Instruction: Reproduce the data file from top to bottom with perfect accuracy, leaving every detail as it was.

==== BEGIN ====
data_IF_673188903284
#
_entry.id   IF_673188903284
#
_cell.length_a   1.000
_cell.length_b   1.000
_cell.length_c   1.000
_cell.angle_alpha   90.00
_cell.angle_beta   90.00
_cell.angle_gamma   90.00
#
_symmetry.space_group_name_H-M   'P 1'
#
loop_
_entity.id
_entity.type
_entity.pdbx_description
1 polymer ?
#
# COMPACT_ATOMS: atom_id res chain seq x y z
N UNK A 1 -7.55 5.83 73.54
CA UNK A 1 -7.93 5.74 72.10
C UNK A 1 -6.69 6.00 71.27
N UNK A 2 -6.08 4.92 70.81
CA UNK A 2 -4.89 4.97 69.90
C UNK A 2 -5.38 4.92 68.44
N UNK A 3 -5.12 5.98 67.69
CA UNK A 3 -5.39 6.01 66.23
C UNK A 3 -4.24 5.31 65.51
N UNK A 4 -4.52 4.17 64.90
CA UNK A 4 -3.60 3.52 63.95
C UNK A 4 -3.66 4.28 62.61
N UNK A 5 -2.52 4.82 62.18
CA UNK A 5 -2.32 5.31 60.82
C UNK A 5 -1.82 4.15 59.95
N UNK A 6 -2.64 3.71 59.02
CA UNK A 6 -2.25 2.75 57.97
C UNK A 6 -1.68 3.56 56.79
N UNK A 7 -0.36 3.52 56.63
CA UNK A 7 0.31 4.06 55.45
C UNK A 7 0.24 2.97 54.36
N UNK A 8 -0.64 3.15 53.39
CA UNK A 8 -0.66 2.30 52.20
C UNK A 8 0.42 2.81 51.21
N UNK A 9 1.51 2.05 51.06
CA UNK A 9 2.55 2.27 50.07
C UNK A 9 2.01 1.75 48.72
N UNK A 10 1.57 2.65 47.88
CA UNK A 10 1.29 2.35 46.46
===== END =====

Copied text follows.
data_IF_673188903284
#
_entry.id   IF_673188903284
#
_cell.length_a   1.000
_cell.length_b   1.000
_cell.length_c   1.000
_cell.angle_alpha   90.00
_cell.angle_beta   90.00
_cell.angle_gamma   90.00
#
_symmetry.space_group_name_H-M   'P 1'
#
loop_
_entity.id
_entity.type
_entity.pdbx_description
1 polymer ?
#
# COMPACT_ATOMS: atom_id res chain seq x y z
N UNK A 1 -7.55 5.83 73.54
CA UNK A 1 -7.93 5.74 72.10
C UNK A 1 -6.69 6.00 71.27
N UNK A 2 -6.08 4.92 70.81
CA UNK A 2 -4.89 4.97 69.90
C UNK A 2 -5.38 4.92 68.44
N UNK A 3 -5.12 5.98 67.69
CA UNK A 3 -5.39 6.01 66.23
C UNK A 3 -4.24 5.31 65.51
N UNK A 4 -4.52 4.17 64.90
CA UNK A 4 -3.60 3.52 63.95
C UNK A 4 -3.66 4.28 62.61
N UNK A 5 -2.52 4.82 62.18
CA UNK A 5 -2.32 5.31 60.82
C UNK A 5 -1.82 4.15 59.95
N UNK A 6 -2.64 3.71 59.02
CA UNK A 6 -2.25 2.75 57.97
C UNK A 6 -1.68 3.56 56.79
N UNK A 7 -0.36 3.52 56.63
CA UNK A 7 0.31 4.06 55.45
C UNK A 7 0.24 2.97 54.36
N UNK A 8 -0.64 3.15 53.39
CA UNK A 8 -0.66 2.30 52.20
C UNK A 8 0.42 2.81 51.21
N UNK A 9 1.51 2.05 51.06
CA UNK A 9 2.55 2.27 50.07
C UNK A 9 2.01 1.75 48.72
N UNK A 10 1.57 2.65 47.88
CA UNK A 10 1.29 2.35 46.46